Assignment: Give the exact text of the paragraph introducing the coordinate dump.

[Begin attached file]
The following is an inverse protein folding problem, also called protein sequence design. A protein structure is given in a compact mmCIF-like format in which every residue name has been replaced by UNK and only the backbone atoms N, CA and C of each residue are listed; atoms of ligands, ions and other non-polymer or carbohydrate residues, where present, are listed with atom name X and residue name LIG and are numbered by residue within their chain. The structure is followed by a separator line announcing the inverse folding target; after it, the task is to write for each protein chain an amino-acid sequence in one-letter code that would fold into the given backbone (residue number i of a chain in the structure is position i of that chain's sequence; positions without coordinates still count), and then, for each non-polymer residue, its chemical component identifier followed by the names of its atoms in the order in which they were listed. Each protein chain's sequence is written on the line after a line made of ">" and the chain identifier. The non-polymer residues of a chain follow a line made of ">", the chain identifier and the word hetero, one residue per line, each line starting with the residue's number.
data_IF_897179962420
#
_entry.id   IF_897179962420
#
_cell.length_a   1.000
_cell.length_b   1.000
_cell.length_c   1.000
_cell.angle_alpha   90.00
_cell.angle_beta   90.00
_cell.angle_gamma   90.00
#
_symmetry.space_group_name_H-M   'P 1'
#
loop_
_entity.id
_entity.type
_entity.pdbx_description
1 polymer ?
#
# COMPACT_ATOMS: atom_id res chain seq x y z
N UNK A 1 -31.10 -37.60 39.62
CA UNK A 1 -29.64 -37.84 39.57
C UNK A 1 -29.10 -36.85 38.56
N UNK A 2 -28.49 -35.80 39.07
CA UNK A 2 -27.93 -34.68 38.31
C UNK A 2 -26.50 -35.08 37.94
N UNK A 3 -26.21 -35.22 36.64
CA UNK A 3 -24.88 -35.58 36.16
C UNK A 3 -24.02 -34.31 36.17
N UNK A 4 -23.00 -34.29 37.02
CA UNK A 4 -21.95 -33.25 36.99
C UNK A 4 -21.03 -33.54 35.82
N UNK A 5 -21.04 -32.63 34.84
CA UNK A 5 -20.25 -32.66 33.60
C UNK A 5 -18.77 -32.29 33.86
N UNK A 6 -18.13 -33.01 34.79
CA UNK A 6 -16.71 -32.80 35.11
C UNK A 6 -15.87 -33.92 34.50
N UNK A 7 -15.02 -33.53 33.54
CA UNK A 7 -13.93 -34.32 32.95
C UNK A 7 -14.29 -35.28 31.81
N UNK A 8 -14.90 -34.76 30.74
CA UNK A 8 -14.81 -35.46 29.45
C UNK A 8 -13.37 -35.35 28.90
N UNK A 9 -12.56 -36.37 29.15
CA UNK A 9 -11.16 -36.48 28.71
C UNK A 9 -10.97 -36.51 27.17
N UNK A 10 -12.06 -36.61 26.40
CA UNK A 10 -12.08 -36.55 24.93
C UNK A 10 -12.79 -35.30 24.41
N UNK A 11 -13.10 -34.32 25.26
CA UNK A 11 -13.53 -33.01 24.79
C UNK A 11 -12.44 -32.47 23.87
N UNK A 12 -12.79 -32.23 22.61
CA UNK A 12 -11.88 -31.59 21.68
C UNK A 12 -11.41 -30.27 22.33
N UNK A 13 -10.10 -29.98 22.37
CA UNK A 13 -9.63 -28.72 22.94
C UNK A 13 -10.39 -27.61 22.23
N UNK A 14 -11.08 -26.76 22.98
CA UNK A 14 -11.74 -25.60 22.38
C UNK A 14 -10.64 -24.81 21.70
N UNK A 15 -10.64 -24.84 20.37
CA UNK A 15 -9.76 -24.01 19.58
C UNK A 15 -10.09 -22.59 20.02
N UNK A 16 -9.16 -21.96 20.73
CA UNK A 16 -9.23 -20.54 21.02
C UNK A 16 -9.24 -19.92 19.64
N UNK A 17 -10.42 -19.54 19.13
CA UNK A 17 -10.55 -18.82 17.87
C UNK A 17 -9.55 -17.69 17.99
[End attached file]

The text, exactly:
The following is an inverse protein folding problem, also called protein sequence design. A protein structure is given in a compact mmCIF-like format in which every residue name has been replaced by UNK and only the backbone atoms N, CA and C of each residue are listed; atoms of ligands, ions and other non-polymer or carbohydrate residues, where present, are listed with atom name X and residue name LIG and are numbered by residue within their chain. The structure is followed by a separator line announcing the inverse folding target; after it, the task is to write for each protein chain an amino-acid sequence in one-letter code that would fold into the given backbone (residue number i of a chain in the structure is position i of that chain's sequence; positions without coordinates still count), and then, for each non-polymer residue, its chemical component identifier followed by the names of its atoms in the order in which they were listed. Each protein chain's sequence is written on the line after a line made of ">" and the chain identifier. The non-polymer residues of a chain follow a line made of ">", the chain identifier and the word hetero, one residue per line, each line starting with the residue's number.